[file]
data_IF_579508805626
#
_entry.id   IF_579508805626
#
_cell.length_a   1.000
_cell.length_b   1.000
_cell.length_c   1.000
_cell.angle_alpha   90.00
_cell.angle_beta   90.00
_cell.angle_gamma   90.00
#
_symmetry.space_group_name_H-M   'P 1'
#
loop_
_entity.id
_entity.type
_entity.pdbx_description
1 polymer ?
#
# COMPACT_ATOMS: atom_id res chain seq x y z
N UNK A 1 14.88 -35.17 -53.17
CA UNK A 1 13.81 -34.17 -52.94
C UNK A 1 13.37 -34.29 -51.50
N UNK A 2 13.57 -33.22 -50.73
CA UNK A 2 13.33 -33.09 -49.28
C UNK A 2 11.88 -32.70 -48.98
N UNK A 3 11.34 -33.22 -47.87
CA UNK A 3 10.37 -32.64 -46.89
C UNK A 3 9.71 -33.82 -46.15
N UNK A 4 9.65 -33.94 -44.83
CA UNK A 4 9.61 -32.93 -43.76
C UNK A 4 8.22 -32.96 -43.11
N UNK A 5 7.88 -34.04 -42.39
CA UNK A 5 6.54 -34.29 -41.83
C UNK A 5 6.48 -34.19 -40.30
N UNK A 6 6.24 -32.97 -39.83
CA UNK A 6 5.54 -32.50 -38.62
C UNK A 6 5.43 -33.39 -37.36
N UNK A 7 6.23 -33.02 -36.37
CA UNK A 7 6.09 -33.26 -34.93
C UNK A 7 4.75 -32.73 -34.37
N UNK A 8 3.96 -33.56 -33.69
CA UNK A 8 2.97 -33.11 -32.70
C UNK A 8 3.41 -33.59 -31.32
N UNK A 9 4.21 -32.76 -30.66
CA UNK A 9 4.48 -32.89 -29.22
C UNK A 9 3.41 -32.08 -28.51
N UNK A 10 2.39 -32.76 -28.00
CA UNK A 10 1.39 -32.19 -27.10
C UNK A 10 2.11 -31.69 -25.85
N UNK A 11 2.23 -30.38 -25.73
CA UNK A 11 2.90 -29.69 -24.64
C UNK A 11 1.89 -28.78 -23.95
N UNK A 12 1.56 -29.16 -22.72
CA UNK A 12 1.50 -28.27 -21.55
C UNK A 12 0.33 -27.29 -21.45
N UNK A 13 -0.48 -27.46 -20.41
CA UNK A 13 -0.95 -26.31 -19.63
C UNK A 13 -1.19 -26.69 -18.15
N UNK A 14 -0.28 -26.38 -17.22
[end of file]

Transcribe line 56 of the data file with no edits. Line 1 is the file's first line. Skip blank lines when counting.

C UNK A 12 0.33 -27.29 -21.45